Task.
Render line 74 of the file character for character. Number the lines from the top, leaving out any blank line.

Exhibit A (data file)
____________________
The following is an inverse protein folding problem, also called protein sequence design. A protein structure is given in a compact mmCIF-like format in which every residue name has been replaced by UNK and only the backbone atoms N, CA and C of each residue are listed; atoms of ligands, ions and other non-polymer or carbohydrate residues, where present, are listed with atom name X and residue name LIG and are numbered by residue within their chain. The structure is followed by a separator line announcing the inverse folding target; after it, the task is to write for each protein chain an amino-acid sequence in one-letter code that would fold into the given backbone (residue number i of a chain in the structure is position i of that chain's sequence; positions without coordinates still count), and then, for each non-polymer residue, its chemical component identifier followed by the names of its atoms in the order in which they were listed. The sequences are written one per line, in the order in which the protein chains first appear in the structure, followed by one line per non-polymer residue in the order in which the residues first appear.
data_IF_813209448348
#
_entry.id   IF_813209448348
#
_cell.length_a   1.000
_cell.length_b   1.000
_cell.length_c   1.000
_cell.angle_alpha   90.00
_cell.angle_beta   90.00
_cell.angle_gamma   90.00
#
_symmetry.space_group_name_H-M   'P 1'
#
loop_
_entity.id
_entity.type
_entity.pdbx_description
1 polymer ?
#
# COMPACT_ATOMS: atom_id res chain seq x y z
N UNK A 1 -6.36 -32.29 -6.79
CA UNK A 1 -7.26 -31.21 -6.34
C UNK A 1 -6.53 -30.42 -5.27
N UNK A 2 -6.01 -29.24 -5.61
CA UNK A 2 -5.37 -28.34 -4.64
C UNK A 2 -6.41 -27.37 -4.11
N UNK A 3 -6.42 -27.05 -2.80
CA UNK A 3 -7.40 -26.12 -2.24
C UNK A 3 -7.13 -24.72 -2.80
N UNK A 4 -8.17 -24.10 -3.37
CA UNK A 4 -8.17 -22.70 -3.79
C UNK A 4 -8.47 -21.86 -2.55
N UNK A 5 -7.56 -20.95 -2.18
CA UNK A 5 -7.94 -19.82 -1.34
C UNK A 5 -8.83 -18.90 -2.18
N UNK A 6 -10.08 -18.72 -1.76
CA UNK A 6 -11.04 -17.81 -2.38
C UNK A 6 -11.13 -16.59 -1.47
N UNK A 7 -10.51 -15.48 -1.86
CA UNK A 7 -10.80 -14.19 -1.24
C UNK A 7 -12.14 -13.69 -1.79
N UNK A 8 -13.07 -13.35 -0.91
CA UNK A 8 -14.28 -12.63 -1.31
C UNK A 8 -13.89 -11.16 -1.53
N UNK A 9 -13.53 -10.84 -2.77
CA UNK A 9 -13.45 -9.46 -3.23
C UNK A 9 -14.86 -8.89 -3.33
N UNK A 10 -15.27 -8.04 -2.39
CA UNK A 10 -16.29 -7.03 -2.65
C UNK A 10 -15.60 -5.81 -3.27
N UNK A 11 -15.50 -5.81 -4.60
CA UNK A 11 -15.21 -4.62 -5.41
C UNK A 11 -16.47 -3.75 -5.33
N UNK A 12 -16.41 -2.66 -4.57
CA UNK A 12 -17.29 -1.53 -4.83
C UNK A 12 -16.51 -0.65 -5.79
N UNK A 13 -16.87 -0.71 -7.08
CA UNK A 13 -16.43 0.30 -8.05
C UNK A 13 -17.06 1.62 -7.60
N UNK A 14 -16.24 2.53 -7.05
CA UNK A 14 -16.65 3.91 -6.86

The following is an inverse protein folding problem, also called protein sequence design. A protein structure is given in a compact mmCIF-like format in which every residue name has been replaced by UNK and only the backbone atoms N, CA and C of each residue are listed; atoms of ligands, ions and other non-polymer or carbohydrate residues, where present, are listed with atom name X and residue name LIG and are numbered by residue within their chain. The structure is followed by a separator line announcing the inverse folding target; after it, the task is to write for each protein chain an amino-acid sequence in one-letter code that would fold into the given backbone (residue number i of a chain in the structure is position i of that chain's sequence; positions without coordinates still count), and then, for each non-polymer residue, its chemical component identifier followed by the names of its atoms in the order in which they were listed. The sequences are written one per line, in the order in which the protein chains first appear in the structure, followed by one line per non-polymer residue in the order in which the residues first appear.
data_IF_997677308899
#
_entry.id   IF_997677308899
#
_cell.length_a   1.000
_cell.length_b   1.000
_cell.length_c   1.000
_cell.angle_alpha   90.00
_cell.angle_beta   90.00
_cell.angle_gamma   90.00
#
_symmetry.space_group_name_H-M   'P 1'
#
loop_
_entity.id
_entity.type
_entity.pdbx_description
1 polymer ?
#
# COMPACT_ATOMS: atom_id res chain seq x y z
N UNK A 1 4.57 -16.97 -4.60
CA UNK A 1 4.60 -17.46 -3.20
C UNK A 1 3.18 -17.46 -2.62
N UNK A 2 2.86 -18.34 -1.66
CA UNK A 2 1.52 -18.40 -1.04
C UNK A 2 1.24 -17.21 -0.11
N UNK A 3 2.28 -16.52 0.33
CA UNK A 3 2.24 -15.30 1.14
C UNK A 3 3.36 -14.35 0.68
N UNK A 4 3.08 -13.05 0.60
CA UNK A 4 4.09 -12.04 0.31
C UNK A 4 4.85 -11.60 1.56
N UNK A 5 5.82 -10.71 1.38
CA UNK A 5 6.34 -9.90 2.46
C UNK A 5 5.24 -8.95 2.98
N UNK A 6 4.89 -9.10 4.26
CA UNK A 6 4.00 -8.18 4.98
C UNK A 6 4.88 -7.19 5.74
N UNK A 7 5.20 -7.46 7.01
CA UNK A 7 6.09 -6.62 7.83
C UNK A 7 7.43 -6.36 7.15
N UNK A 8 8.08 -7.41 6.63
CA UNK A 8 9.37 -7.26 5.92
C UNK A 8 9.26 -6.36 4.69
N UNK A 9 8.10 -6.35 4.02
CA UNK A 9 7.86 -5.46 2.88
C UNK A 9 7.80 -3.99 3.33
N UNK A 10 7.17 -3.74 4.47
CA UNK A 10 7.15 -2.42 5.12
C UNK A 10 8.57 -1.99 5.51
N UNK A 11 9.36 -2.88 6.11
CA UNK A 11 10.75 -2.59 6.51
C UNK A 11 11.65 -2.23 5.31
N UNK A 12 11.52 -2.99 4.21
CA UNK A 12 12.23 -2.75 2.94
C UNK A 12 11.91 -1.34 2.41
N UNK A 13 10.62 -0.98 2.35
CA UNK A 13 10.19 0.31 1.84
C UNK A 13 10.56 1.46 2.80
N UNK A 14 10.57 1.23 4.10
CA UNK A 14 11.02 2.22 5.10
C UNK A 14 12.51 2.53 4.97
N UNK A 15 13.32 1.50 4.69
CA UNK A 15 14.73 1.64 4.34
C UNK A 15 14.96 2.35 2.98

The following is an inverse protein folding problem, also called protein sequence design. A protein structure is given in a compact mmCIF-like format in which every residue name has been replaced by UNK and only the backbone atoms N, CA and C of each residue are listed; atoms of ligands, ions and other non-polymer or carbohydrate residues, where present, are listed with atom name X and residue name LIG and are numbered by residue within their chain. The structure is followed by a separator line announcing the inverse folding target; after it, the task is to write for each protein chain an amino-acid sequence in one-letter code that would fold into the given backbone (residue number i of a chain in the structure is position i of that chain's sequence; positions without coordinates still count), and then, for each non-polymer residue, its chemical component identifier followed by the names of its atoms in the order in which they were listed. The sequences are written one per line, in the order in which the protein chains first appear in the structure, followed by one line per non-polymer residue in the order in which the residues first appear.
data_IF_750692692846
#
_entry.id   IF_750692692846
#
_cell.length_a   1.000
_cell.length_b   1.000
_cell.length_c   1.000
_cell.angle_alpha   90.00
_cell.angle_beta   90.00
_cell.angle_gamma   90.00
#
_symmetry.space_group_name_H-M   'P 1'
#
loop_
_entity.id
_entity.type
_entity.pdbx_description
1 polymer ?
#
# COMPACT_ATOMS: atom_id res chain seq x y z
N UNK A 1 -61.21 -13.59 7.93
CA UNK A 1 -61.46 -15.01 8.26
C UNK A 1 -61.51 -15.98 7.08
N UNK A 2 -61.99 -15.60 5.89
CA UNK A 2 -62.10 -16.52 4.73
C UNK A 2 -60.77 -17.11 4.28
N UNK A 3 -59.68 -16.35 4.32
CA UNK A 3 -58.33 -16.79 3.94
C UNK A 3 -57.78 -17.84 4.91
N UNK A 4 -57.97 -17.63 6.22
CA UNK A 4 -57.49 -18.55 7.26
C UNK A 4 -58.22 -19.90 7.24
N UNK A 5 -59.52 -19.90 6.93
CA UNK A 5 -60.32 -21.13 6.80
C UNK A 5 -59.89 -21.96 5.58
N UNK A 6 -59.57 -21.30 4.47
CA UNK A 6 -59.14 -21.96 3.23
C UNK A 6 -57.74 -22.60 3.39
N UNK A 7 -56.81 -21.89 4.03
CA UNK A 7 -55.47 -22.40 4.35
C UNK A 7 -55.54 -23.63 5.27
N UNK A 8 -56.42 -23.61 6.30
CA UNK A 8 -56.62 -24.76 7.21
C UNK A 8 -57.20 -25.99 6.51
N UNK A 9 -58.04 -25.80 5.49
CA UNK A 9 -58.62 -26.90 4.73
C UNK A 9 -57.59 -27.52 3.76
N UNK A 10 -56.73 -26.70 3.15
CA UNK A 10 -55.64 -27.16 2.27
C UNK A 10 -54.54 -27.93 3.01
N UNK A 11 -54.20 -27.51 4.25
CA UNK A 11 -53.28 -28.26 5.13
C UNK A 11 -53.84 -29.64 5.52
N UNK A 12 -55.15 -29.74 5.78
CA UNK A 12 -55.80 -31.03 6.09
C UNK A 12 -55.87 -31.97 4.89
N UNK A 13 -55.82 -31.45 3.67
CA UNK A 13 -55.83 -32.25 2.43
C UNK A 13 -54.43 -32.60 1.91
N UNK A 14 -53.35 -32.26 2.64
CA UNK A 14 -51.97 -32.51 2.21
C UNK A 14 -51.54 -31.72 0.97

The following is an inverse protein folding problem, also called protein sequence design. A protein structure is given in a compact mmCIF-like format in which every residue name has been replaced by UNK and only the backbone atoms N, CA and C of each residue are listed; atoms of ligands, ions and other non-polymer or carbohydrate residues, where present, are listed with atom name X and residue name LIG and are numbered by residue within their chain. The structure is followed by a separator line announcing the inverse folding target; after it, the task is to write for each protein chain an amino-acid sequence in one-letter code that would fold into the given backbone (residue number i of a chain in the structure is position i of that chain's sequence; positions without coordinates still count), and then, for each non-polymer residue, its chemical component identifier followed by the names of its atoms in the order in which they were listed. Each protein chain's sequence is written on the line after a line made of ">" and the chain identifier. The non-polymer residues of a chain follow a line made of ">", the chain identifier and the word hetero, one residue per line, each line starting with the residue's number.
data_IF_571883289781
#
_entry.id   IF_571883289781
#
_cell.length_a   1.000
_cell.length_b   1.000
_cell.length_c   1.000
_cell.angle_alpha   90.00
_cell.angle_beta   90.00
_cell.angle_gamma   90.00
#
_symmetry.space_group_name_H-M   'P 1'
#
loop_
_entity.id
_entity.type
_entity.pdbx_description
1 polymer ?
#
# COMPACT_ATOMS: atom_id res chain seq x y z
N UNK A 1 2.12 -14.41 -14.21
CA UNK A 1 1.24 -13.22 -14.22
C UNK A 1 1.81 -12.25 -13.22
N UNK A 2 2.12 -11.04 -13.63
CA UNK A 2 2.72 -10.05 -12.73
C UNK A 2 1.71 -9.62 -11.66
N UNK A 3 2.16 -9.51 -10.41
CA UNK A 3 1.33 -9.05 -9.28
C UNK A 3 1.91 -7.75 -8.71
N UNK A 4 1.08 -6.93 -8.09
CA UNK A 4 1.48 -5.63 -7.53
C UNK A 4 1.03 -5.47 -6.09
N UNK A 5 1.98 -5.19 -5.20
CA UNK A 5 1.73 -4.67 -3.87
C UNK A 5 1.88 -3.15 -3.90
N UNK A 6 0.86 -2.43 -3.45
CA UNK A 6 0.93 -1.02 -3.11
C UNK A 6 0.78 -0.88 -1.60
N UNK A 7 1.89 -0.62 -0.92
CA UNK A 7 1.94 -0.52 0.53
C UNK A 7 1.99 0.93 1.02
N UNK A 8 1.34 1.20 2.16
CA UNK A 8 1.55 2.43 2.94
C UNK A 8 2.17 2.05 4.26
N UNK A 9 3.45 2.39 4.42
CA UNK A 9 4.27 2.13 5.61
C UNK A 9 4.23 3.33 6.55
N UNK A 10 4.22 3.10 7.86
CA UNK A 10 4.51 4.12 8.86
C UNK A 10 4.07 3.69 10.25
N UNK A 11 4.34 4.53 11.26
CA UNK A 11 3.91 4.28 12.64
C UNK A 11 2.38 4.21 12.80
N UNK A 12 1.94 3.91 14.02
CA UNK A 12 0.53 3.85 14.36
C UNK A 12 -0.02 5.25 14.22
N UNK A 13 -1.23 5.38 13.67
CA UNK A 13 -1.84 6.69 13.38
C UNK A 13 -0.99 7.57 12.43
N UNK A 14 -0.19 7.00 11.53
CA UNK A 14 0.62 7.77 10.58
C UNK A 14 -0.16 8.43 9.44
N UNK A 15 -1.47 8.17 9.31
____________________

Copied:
#